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The Land that Time Forgot: Is Rethinking Documentation the Key to Nursing Reform?

June 21, 2013

There is a place where everything that holds nursing back is set down in black and white. There is a kingdom where all the old attitudes – complacency, anti-intellectualism, paternalism – that the move to higher education was supposed to sweep away, still reign supreme. “Where is this land that time forgot?” I hear you cry “Closer than you think” I reply. “You might even have been there today. It’s the nursing notes”.

Nursing documentation has barely changed in thirty years. It is still completed in laborious longhand. It still centres on the care plan, itself based on a nursing model – usually Roper-Logan-Tierney – superimposed on the ‘Nursing Process’. It is the care plan that provides the basis for the ongoing daily (or three-times -daily – once for each shift) ‘evaluation’.

Trained nurses routinely devote hours of every shift to the production of these evaluations and the imperative of getting them finished is a frequently-cited reason for failing to leave work on time. Which makes it all the more tragic that so much of what is written is total, unmitigated garbage – meaningless, formulaic, dehumanising nonsense that is completely unworthy of a graduate profession.

The standard of intellectual rigour showcased by the average set of nursing notes is actually beyond parody. So what follows is not parody; sadly, it’s genuine. Here – in reverse order to ratchet up the tension – is my own general wards nursing notes top ten. It’s by no means exhaustive.

10. Catheter draining satisfactory amounts. As a unit of volume, ‘satisfactory’ (along with ‘good’, ‘poor’, ‘adequate’ and ‘fair’) was considered embarrassingly unscientific when I did my training in the 1980s. Thirty years later, it’s still rare to see exact intake or output measurements recorded in the notes.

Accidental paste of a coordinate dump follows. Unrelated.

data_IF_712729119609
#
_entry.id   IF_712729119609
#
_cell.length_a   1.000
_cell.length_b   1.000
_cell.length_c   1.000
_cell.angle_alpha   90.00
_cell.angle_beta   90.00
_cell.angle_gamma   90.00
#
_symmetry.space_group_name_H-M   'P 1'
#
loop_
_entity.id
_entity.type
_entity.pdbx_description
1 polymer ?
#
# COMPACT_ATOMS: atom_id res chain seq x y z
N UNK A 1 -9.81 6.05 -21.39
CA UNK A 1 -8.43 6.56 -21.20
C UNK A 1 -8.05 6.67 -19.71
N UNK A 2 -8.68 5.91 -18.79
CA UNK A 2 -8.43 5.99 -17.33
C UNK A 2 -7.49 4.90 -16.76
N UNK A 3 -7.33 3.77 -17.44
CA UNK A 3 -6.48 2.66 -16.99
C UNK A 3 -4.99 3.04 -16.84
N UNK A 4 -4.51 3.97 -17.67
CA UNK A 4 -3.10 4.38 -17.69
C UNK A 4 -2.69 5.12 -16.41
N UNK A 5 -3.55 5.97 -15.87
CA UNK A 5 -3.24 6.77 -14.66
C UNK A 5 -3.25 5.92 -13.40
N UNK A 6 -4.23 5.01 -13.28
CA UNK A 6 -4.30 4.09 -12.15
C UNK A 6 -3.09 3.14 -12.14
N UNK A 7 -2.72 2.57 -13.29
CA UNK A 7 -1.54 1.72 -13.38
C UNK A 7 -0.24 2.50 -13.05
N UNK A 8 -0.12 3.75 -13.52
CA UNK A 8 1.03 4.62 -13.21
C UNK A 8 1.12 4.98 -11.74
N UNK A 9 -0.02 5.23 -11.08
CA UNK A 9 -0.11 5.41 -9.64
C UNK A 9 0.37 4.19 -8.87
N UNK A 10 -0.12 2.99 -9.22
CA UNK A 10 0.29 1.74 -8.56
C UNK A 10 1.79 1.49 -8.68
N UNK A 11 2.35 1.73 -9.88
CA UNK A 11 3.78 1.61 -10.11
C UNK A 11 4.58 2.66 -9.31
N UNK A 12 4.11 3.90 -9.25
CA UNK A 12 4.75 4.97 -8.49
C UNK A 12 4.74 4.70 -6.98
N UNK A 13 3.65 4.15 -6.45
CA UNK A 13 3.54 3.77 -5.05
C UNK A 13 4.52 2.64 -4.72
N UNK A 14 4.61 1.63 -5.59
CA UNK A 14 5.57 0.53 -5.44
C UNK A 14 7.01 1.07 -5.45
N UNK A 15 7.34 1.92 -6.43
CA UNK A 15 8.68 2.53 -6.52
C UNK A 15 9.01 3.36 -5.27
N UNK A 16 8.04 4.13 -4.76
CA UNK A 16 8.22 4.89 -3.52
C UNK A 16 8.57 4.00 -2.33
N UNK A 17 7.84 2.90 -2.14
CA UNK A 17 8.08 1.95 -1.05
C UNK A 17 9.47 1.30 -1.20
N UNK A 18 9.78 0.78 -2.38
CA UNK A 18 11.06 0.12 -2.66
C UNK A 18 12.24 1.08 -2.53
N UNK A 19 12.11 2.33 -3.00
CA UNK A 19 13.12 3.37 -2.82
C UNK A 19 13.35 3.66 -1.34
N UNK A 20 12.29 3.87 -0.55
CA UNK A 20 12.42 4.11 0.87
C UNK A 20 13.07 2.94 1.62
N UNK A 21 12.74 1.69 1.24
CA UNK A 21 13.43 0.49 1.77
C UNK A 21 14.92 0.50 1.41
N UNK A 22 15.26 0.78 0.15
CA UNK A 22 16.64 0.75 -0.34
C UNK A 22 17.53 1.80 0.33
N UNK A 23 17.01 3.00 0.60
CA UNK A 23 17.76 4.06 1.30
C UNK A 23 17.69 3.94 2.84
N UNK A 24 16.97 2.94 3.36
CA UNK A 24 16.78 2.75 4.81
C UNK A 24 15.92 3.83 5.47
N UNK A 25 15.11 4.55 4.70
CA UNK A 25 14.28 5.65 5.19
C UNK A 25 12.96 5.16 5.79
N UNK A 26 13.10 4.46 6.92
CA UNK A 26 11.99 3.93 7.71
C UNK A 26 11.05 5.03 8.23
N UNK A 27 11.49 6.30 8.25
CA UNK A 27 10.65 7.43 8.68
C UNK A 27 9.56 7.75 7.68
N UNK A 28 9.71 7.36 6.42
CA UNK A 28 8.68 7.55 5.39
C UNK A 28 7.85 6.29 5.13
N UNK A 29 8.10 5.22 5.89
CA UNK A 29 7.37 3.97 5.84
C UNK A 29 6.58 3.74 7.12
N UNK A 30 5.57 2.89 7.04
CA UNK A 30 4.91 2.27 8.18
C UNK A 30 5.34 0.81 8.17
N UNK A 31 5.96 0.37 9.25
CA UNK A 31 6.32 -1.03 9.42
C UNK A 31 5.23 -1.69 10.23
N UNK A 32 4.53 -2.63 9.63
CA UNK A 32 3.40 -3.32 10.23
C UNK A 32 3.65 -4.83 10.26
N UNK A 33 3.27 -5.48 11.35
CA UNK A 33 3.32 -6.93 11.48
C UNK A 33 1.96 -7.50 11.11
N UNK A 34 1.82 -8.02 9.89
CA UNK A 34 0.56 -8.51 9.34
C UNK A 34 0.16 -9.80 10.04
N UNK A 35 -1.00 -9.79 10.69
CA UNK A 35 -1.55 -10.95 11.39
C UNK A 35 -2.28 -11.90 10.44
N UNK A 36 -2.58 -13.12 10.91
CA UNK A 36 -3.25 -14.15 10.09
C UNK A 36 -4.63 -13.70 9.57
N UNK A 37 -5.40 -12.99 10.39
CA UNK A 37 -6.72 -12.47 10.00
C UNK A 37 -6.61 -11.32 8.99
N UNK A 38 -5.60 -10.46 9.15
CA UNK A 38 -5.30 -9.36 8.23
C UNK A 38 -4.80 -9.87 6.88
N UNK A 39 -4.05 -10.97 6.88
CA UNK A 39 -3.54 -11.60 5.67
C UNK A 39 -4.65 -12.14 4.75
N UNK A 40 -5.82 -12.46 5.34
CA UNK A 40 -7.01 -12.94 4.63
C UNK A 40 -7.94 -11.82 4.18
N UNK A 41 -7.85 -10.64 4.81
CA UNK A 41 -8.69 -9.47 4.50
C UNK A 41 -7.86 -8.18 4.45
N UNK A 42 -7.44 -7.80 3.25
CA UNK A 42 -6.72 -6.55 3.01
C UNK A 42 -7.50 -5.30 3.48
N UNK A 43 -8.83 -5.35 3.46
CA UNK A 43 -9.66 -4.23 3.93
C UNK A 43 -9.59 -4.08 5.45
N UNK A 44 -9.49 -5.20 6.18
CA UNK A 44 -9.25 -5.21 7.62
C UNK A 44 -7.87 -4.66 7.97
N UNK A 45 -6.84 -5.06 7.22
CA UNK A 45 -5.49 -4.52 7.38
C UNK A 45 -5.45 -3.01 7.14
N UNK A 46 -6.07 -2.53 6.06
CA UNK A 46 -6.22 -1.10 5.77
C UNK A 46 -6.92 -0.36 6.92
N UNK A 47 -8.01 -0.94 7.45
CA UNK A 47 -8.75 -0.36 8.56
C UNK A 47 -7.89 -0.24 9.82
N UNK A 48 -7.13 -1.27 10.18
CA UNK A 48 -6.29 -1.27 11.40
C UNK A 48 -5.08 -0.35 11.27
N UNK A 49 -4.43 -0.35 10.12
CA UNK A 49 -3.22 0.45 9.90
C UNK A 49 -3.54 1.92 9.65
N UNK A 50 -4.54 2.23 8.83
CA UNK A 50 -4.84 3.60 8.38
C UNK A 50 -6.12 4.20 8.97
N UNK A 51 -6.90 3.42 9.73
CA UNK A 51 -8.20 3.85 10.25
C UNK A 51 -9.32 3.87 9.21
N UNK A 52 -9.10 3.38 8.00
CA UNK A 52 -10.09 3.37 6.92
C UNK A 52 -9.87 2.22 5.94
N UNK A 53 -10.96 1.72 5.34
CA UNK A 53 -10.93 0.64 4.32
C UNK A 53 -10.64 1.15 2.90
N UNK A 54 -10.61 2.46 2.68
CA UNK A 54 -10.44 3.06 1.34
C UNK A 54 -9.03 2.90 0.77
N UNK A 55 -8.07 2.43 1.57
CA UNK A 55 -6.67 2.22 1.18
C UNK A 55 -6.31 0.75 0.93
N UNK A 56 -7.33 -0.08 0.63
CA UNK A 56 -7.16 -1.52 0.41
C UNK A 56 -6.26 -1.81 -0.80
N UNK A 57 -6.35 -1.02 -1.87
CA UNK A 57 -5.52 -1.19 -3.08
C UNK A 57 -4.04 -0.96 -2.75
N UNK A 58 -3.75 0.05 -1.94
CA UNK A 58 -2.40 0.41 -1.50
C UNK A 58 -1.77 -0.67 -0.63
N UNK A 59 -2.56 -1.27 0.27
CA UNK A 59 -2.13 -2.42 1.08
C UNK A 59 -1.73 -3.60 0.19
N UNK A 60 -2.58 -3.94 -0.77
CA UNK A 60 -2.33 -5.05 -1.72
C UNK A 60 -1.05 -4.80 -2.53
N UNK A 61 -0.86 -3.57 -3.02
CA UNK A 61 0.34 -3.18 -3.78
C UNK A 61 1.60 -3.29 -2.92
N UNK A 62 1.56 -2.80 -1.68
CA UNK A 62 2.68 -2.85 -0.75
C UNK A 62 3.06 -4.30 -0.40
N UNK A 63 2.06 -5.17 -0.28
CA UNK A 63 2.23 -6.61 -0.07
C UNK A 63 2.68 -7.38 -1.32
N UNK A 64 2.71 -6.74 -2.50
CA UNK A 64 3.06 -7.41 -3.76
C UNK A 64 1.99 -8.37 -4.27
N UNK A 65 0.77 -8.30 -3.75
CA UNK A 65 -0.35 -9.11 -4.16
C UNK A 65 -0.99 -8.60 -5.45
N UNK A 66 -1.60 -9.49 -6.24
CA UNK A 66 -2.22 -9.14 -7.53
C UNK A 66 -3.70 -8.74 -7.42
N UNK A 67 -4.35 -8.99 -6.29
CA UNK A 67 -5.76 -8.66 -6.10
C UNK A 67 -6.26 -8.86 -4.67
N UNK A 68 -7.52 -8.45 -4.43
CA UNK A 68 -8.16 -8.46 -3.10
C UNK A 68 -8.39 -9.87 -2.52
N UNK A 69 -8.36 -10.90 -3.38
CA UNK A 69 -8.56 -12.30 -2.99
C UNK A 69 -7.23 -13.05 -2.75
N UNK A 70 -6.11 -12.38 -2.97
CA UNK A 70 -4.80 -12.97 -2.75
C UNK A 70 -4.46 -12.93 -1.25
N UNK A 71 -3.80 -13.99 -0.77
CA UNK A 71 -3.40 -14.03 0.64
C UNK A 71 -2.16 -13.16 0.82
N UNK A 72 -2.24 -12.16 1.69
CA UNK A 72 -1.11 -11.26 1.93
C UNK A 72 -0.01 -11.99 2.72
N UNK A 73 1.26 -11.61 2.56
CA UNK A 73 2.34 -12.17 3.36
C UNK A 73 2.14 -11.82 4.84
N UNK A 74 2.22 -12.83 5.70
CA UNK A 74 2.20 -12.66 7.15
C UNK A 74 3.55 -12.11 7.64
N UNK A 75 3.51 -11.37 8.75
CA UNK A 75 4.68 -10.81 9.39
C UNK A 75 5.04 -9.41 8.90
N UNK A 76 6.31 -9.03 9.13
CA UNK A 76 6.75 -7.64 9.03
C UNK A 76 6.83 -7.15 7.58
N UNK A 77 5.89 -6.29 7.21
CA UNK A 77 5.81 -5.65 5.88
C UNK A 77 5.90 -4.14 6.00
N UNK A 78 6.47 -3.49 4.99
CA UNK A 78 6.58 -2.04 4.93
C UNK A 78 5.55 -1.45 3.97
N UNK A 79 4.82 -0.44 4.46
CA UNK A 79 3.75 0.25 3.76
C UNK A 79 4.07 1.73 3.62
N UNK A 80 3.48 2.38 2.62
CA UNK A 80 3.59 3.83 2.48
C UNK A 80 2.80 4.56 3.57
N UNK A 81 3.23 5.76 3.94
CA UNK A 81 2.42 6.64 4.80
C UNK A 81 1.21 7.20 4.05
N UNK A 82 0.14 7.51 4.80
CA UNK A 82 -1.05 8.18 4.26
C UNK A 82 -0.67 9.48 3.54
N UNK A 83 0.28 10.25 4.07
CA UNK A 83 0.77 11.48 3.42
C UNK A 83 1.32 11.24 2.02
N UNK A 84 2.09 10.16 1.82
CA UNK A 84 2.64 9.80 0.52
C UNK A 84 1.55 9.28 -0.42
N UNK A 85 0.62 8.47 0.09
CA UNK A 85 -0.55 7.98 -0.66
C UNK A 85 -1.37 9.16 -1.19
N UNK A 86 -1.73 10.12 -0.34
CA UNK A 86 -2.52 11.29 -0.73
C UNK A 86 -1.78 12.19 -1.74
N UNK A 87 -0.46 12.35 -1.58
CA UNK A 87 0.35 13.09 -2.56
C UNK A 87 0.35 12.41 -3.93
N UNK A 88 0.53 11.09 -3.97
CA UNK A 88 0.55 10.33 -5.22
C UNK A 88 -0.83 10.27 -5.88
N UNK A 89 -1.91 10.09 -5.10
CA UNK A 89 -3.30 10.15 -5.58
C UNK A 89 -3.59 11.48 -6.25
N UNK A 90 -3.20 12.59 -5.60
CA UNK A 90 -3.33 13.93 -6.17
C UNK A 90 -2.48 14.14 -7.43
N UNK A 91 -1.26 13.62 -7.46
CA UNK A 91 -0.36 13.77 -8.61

9. Tolerating diet and fluid. Is this a reflection on the standard of NHS gastronomy? Or does it just mean ‘eating and drinking’? NB: using the word ‘tolerated’ does not make you sound more medically qualified.

8. No complaints of nausea or vomiting. Why waste time documenting the absence of abnormality?

7. Medication taken as prescribed. As already recorded on the drugs kardex, presumably.

6. Patient appears low in mood. Is it surprising? No one seems to recognise him as an individual. With a name.

5. Incontinent of urine. Nursed in pads. Any idiot can put a patient in a pad. This is not nursing. Nursing is about using evidence-based interventions to promote continence.

4. Confused at times. Orientation provided. Information from the Alzheimer’s Society website: ‘No one likes being corrected all the time – it may simply be irritating, but it can also severely undermine a person’s confidence’. If the general public is thought capable of assimilating this sensible advice, why do nurses continue to give the impression that they are not?

3. Drinking good amounts by mouth. Er…is there some other way of drinking? ​

2. Nursed in a safe environment. A hospital is a safe environment? Are you kidding me? Outside a war zone, it’s possibly the most unsafe environment I can think of: it’s full of germs and people die every day. If you mean you’ve ensured the area around the bed is free from obvious hazards – OK. But don’t forget the Care Quality Commission thought Furness General was ‘a safe environment’.

1. Maintaining own airway. Really? I mean…seriously? The patient is breathing? Have you told the British Medical Association?

The abysmal standard of most nursing documentation is, of course, symptomatic of a much wider malaise. Writing it focuses nurses’ attention not on what matters but on what doesn’t. As a communication tool, it’s not fit for purpose. Despite all the slaving over it, you can still arrive on duty and find, when you ask if a patient is mobile or continent, that no one can tell you. As a legal record, it’s a joke; in a court of law, it would get laughed out or ripped to shreds. The failure to embrace research, the failure to embrace IT, the continuing triumph of ritualistic culture over original ideas and rational actions – all of them are played out every single day across that dark underbelly of nursing, that vast sink of mediocrity, the nursing notes. Never was a workplace system so ripe for root-and-branch reform.